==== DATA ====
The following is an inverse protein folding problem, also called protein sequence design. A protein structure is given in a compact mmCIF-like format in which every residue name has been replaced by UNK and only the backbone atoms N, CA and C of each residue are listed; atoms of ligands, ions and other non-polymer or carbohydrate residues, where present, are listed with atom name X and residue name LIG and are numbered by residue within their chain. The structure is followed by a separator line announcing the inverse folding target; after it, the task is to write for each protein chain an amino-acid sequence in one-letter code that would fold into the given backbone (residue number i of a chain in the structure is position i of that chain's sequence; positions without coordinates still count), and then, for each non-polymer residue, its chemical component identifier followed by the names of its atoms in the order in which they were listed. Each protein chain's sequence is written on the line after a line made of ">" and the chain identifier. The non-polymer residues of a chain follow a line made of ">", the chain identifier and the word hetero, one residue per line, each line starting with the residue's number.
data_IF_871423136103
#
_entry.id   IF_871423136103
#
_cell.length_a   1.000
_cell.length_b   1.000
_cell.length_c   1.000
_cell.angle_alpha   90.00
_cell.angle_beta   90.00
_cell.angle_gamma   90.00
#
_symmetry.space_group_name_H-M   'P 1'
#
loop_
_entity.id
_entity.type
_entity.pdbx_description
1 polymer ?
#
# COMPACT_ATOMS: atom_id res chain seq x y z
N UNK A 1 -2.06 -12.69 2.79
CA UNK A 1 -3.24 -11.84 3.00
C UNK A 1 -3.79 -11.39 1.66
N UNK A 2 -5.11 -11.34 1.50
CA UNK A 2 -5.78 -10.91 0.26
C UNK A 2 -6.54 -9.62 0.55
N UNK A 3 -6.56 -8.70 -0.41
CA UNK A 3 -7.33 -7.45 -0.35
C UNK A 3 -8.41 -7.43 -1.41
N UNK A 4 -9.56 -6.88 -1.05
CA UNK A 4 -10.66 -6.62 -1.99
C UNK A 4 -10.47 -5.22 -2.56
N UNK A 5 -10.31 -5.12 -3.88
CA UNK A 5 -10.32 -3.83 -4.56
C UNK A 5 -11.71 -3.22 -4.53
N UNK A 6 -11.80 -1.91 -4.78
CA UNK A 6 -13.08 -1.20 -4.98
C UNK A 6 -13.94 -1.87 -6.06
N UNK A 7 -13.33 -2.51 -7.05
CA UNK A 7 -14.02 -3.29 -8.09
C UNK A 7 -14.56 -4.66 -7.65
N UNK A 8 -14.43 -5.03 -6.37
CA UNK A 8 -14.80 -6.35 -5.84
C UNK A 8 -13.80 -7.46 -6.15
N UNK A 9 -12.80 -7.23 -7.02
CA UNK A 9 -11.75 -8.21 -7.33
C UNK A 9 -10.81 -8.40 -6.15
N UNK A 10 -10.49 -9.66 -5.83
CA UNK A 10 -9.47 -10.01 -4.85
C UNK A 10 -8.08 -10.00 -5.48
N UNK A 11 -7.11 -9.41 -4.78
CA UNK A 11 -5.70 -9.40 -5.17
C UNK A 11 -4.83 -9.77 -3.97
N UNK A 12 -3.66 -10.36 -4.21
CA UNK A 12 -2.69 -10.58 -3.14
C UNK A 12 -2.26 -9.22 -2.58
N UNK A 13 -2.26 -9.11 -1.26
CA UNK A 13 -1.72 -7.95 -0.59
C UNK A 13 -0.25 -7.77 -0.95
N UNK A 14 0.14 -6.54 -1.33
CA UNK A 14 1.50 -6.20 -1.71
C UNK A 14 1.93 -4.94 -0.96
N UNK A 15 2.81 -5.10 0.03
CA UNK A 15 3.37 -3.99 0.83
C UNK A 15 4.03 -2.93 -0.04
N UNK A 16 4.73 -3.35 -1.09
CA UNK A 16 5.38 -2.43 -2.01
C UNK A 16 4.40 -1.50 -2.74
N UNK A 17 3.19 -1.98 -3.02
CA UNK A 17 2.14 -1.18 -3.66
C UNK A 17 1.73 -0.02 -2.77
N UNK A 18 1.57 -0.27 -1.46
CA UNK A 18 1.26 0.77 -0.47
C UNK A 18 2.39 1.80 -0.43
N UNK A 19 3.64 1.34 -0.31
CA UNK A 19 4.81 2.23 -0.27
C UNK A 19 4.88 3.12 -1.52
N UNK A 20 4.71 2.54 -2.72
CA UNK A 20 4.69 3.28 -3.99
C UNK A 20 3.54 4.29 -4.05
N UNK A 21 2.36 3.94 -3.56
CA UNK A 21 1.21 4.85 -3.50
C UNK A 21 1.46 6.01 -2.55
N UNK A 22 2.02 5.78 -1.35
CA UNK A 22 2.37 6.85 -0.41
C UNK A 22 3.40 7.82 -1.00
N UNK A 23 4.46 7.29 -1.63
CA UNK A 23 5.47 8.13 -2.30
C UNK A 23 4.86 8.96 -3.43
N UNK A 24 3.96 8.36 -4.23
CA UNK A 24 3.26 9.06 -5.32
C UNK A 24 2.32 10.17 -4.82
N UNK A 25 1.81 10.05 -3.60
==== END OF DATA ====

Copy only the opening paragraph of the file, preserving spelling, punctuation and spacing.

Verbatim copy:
The following is an inverse protein folding problem, also called protein sequence design. A protein structure is given in a compact mmCIF-like format in which every residue name has been replaced by UNK and only the backbone atoms N, CA and C of each residue are listed; atoms of ligands, ions and other non-polymer or carbohydrate residues, where present, are listed with atom name X and residue name LIG and are numbered by residue within their chain. The structure is followed by a separator line announcing the inverse folding target; after it, the task is to write for each protein chain an amino-acid sequence in one-letter code that would fold into the given backbone (residue number i of a chain in the structure is position i of that chain's sequence; positions without coordinates still count), and then, for each non-polymer residue, its chemical component identifier followed by the names of its atoms in the order in which they were listed. Each protein chain's sequence is written on the line after a line made of ">" and the chain identifier. The non-polymer residues of a chain follow a line made of ">", the chain identifier and the word hetero, one residue per line, each line starting with the residue's number.